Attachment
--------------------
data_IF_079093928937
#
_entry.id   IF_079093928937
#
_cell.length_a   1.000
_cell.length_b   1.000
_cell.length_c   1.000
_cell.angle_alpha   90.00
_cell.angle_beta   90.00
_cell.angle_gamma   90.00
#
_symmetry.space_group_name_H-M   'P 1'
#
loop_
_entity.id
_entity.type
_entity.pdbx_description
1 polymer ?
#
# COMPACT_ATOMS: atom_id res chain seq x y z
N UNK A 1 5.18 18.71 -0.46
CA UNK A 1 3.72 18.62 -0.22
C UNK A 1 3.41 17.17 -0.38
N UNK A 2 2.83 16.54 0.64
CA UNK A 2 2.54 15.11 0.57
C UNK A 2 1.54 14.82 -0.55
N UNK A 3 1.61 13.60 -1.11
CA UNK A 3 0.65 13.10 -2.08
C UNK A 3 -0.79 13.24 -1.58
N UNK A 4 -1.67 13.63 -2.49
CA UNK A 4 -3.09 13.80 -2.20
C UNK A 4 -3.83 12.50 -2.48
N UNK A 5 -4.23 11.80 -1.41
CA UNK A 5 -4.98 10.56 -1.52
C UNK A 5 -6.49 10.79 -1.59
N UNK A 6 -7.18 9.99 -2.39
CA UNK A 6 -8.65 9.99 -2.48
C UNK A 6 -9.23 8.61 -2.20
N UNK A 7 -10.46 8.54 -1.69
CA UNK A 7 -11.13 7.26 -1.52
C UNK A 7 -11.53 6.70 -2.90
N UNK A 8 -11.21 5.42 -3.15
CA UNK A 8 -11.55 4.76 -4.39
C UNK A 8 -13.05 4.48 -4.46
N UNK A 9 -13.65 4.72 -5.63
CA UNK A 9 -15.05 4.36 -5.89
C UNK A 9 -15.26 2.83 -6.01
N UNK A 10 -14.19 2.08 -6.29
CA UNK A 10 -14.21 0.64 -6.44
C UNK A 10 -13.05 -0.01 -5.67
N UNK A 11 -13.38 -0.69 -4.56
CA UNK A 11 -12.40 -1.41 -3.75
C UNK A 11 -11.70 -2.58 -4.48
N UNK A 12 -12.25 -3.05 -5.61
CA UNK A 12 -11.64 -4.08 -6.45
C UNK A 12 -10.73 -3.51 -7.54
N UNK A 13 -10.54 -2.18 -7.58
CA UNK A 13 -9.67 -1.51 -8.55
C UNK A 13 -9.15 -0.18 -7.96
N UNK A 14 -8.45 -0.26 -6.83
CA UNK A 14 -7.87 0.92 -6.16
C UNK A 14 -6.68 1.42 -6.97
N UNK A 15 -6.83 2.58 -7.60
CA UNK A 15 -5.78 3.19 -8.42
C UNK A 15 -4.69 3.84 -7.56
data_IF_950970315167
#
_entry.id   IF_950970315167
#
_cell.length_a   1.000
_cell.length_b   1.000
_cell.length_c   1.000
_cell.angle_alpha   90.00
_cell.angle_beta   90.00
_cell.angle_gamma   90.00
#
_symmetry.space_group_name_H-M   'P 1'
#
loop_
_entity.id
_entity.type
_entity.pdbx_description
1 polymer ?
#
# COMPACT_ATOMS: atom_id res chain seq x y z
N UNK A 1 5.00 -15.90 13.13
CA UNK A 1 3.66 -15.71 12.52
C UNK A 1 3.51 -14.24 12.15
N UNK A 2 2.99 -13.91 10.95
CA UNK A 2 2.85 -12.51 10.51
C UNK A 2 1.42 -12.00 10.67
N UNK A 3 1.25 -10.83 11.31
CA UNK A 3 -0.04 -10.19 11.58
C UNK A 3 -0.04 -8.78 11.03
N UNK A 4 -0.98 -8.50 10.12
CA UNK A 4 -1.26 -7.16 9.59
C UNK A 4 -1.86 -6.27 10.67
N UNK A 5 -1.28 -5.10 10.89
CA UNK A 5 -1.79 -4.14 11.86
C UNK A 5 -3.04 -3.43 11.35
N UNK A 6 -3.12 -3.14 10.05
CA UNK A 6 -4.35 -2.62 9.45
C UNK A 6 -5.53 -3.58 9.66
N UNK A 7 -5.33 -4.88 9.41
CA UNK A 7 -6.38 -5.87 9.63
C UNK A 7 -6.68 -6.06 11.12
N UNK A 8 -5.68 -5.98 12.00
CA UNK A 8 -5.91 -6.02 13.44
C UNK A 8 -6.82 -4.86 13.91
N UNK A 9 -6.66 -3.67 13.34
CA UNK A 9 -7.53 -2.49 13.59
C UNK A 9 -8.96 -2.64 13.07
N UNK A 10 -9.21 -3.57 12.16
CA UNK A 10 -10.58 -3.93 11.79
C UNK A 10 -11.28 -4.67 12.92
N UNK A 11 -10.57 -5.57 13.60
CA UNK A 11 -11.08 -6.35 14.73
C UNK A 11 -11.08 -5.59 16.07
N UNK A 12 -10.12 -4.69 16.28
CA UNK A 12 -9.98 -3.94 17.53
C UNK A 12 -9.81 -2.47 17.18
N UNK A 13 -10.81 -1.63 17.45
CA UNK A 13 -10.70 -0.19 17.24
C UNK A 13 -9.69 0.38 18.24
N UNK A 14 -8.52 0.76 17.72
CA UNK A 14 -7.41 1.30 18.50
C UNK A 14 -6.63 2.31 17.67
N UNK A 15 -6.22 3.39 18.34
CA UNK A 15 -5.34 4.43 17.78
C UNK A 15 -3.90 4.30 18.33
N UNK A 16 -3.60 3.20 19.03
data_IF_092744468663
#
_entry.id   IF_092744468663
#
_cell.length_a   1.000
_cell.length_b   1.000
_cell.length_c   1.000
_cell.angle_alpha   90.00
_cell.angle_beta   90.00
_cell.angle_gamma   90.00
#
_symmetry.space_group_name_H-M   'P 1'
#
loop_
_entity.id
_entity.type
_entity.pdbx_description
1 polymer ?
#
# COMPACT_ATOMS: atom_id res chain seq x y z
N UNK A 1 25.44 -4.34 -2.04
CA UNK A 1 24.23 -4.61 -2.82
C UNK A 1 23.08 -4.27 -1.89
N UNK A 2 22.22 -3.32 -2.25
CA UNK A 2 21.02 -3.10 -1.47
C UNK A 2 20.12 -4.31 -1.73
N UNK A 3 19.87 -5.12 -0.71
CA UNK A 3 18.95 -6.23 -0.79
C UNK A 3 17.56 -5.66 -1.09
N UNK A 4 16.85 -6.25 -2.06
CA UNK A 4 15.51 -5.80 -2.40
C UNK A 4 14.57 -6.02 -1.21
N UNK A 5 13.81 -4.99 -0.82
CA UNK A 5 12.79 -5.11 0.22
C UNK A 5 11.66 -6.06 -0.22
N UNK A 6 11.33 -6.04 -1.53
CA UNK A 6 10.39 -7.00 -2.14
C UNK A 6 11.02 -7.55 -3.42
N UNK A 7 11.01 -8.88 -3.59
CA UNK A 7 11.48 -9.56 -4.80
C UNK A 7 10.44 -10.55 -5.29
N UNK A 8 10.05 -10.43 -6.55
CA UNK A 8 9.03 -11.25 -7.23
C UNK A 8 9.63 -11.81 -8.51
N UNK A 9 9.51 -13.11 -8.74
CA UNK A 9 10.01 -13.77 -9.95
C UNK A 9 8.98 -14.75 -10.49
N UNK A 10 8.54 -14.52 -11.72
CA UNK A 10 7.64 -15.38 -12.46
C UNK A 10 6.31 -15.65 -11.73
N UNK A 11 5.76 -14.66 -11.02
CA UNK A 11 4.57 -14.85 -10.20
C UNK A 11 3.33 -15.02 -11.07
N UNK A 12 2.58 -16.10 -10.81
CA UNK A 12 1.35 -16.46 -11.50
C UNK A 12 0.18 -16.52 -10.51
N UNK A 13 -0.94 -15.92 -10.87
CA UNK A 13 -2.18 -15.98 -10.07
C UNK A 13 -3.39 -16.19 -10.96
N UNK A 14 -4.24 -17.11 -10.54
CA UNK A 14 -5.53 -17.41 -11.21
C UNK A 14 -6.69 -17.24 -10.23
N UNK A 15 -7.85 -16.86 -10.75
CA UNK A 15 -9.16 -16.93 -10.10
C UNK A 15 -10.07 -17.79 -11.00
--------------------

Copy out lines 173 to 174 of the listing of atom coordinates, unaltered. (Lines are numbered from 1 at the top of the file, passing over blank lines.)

N UNK A 8 10.05 -10.43 -6.55
CA UNK A 8 9.03 -11.25 -7.23